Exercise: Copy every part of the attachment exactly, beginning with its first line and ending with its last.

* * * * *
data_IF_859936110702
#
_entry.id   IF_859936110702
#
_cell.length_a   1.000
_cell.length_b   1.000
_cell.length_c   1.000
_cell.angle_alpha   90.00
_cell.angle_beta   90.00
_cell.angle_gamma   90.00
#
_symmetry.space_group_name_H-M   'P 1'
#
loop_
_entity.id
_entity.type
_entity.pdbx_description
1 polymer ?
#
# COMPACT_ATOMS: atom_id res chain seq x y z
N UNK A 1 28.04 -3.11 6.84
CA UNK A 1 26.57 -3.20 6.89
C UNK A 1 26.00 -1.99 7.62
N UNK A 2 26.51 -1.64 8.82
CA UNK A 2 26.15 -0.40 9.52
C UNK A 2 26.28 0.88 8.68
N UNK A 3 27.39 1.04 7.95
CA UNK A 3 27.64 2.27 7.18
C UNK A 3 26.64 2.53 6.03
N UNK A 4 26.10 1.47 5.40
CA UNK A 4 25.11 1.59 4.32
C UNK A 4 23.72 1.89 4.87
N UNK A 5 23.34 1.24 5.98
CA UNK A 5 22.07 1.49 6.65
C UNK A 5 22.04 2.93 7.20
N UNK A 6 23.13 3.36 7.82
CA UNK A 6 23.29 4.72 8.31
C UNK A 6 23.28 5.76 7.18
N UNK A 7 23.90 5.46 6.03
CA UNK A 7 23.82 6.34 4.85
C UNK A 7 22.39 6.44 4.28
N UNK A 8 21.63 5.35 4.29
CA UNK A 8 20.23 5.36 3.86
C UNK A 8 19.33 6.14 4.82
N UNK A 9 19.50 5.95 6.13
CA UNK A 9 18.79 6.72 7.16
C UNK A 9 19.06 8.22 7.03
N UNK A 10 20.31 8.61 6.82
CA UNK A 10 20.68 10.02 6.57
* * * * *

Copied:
data_IF_859936110702
#
_entry.id   IF_859936110702
#
_cell.length_a   1.000
_cell.length_b   1.000
_cell.length_c   1.000
_cell.angle_alpha   90.00
_cell.angle_beta   90.00
_cell.angle_gamma   90.00
#
_symmetry.space_group_name_H-M   'P 1'
#
loop_
_entity.id
_entity.type
_entity.pdbx_description
1 polymer ?
#
# COMPACT_ATOMS: atom_id res chain seq x y z
N UNK A 1 28.04 -3.11 6.84
CA UNK A 1 26.57 -3.20 6.89
C UNK A 1 26.00 -1.99 7.62
N UNK A 2 26.51 -1.64 8.82
CA UNK A 2 26.15 -0.40 9.52
C UNK A 2 26.28 0.88 8.68
N UNK A 3 27.39 1.04 7.95
CA UNK A 3 27.64 2.27 7.18
C UNK A 3 26.64 2.53 6.03
N UNK A 4 26.10 1.47 5.40
CA UNK A 4 25.11 1.59 4.32
C UNK A 4 23.72 1.89 4.87
N UNK A 5 23.34 1.24 5.98
CA UNK A 5 22.07 1.49 6.65
C UNK A 5 22.04 2.93 7.20
N UNK A 6 23.13 3.36 7.82
CA UNK A 6 23.29 4.72 8.31
C UNK A 6 23.28 5.76 7.18
N UNK A 7 23.90 5.46 6.03
CA UNK A 7 23.82 6.34 4.85
C UNK A 7 22.39 6.44 4.28
N UNK A 8 21.63 5.35 4.29
CA UNK A 8 20.23 5.36 3.86
C UNK A 8 19.33 6.14 4.82
N UNK A 9 19.50 5.95 6.13
CA UNK A 9 18.79 6.72 7.16
C UNK A 9 19.06 8.22 7.03
N UNK A 10 20.31 8.61 6.82
CA UNK A 10 20.68 10.02 6.57